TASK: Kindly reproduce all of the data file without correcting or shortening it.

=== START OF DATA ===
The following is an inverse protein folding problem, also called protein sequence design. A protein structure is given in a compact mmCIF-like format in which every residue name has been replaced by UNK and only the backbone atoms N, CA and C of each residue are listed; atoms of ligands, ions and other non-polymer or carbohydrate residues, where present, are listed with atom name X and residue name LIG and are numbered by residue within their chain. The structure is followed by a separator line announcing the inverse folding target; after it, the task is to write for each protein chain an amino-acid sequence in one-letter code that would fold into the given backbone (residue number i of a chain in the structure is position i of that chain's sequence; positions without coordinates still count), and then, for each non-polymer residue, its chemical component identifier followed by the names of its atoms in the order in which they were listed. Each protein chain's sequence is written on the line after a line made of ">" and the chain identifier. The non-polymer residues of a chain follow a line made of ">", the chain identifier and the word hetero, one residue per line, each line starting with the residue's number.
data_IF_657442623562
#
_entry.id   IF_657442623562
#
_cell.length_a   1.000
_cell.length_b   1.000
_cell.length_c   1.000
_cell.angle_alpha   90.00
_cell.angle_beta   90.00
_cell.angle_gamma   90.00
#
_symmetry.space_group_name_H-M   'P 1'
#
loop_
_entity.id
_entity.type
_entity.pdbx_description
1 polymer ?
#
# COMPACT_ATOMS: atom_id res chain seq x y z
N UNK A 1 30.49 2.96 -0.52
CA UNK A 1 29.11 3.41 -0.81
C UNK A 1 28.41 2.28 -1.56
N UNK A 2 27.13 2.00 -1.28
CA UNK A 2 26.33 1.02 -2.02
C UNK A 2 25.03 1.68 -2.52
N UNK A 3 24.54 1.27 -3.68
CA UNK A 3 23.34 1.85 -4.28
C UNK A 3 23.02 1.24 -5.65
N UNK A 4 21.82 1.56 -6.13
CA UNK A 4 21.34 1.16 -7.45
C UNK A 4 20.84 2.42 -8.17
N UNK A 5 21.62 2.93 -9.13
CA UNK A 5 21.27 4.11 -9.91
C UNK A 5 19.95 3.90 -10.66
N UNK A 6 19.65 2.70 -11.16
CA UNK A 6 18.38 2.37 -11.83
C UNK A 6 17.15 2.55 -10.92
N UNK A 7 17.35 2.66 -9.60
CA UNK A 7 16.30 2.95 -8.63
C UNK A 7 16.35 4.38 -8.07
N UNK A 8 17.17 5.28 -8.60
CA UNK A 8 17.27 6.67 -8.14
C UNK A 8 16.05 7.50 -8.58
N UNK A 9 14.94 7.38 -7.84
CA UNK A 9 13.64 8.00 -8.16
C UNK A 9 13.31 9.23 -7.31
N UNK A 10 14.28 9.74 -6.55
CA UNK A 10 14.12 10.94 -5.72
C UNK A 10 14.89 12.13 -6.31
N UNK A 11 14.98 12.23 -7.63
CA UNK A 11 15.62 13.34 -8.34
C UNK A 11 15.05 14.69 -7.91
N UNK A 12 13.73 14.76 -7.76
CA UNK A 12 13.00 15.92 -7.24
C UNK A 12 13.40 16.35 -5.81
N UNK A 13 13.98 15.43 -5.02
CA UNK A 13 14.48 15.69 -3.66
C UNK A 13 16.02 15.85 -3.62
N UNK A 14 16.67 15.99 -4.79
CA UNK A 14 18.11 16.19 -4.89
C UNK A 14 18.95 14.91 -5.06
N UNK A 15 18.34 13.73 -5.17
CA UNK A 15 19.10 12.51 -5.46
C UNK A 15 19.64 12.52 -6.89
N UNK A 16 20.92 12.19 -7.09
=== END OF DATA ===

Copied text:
The following is an inverse protein folding problem, also called protein sequence design. A protein structure is given in a compact mmCIF-like format in which every residue name has been replaced by UNK and only the backbone atoms N, CA and C of each residue are listed; atoms of ligands, ions and other non-polymer or carbohydrate residues, where present, are listed with atom name X and residue name LIG and are numbered by residue within their chain. The structure is followed by a separator line announcing the inverse folding target; after it, the task is to write for each protein chain an amino-acid sequence in one-letter code that would fold into the given backbone (residue number i of a chain in the structure is position i of that chain's sequence; positions without coordinates still count), and then, for each non-polymer residue, its chemical component identifier followed by the names of its atoms in the order in which they were listed. Each protein chain's sequence is written on the line after a line made of ">" and the chain identifier. The non-polymer residues of a chain follow a line made of ">", the chain identifier and the word hetero, one residue per line, each line starting with the residue's number.
data_IF_657442623562
#
_entry.id   IF_657442623562
#
_cell.length_a   1.000
_cell.length_b   1.000
_cell.length_c   1.000
_cell.angle_alpha   90.00
_cell.angle_beta   90.00
_cell.angle_gamma   90.00
#
_symmetry.space_group_name_H-M   'P 1'
#
loop_
_entity.id
_entity.type
_entity.pdbx_description
1 polymer ?
#
# COMPACT_ATOMS: atom_id res chain seq x y z
N UNK A 1 30.49 2.96 -0.52
CA UNK A 1 29.11 3.41 -0.81
C UNK A 1 28.41 2.28 -1.56
N UNK A 2 27.13 2.00 -1.28
CA UNK A 2 26.33 1.02 -2.02
C UNK A 2 25.03 1.68 -2.52
N UNK A 3 24.54 1.27 -3.68
CA UNK A 3 23.34 1.85 -4.28
C UNK A 3 23.02 1.24 -5.65
N UNK A 4 21.82 1.56 -6.13
CA UNK A 4 21.34 1.16 -7.45
C UNK A 4 20.84 2.42 -8.17
N UNK A 5 21.62 2.93 -9.13
CA UNK A 5 21.27 4.11 -9.91
C UNK A 5 19.95 3.90 -10.66
N UNK A 6 19.65 2.70 -11.16
CA UNK A 6 18.38 2.37 -11.83
C UNK A 6 17.15 2.55 -10.92
N UNK A 7 17.35 2.66 -9.60
CA UNK A 7 16.30 2.95 -8.63
C UNK A 7 16.35 4.38 -8.07
N UNK A 8 17.17 5.28 -8.60
CA UNK A 8 17.27 6.67 -8.14
C UNK A 8 16.05 7.50 -8.58
N UNK A 9 14.94 7.38 -7.84
CA UNK A 9 13.64 8.00 -8.16
C UNK A 9 13.31 9.23 -7.31
N UNK A 10 14.28 9.74 -6.55
CA UNK A 10 14.12 10.94 -5.72
C UNK A 10 14.89 12.13 -6.31
N UNK A 11 14.98 12.23 -7.63
CA UNK A 11 15.62 13.34 -8.34
C UNK A 11 15.05 14.69 -7.91
N UNK A 12 13.73 14.76 -7.76
CA UNK A 12 13.00 15.92 -7.24
C UNK A 12 13.40 16.35 -5.81
N UNK A 13 13.98 15.43 -5.02
CA UNK A 13 14.48 15.69 -3.66
C UNK A 13 16.02 15.85 -3.62
N UNK A 14 16.67 15.99 -4.79
CA UNK A 14 18.11 16.19 -4.89
C UNK A 14 18.95 14.91 -5.06
N UNK A 15 18.34 13.73 -5.17
CA UNK A 15 19.10 12.51 -5.46
C UNK A 15 19.64 12.52 -6.89
N UNK A 16 20.92 12.19 -7.09